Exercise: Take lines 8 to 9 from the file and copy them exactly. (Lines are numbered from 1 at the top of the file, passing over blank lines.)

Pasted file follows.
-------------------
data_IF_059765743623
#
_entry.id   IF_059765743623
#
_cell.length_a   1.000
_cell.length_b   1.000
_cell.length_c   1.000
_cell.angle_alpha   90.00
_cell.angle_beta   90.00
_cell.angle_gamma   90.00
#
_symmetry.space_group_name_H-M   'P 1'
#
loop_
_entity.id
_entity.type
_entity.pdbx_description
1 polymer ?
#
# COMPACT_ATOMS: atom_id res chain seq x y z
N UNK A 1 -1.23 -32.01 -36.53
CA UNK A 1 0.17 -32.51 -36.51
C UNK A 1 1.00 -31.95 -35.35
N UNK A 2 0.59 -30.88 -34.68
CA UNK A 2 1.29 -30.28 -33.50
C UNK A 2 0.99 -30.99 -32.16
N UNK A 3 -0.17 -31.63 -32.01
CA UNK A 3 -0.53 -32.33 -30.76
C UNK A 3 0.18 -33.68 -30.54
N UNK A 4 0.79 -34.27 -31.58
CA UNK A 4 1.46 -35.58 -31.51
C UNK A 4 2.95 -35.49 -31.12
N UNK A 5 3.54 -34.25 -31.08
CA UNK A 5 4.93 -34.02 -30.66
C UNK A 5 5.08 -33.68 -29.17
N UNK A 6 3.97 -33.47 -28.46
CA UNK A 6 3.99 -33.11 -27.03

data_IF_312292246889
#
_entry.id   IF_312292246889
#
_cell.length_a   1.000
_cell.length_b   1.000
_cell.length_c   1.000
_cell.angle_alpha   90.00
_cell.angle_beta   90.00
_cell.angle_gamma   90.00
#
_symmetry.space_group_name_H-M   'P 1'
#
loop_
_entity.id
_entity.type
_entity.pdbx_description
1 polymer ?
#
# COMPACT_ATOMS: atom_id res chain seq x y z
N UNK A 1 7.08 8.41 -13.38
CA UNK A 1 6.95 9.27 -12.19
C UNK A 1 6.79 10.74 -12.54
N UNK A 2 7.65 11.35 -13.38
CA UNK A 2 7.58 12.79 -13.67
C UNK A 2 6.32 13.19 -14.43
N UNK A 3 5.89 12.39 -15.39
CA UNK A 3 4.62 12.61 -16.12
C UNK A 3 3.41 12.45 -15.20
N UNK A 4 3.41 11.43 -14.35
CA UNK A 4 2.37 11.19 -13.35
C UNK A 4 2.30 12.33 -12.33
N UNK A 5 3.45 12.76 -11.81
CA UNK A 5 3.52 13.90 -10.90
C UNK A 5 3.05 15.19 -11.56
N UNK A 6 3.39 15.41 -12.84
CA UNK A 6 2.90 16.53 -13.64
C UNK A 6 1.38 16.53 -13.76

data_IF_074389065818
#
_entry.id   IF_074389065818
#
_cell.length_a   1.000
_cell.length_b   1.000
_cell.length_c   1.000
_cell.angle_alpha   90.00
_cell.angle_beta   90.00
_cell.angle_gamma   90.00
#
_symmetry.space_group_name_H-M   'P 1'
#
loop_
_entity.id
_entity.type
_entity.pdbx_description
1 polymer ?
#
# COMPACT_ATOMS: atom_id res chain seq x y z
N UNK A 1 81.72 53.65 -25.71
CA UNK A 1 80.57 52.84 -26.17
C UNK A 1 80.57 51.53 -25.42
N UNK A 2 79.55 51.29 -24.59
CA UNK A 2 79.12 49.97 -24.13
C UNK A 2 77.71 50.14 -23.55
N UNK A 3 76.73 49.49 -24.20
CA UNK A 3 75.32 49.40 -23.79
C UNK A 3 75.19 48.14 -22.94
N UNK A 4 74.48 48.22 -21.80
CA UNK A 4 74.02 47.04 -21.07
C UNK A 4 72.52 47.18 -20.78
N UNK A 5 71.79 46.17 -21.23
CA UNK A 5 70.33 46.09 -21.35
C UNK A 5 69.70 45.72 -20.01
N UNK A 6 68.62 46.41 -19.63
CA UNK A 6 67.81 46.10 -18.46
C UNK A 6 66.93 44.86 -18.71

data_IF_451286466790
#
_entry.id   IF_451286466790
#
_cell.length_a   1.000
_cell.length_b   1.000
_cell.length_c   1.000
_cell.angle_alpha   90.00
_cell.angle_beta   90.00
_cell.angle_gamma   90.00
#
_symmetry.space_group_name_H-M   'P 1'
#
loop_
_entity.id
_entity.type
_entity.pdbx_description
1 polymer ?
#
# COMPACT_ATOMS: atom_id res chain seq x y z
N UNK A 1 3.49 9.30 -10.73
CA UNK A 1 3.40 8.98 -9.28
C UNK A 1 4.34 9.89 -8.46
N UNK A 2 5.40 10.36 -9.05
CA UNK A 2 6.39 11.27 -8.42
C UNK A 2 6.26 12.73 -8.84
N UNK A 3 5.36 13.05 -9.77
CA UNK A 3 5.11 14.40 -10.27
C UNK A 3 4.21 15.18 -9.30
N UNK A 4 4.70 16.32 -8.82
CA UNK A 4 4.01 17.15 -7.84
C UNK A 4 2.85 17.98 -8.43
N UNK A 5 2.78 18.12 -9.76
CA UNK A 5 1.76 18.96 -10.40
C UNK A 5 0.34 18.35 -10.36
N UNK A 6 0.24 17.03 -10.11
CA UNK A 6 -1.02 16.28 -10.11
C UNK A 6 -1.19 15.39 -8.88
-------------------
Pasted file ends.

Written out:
_cell.angle_alpha   90.00
_cell.angle_beta   90.00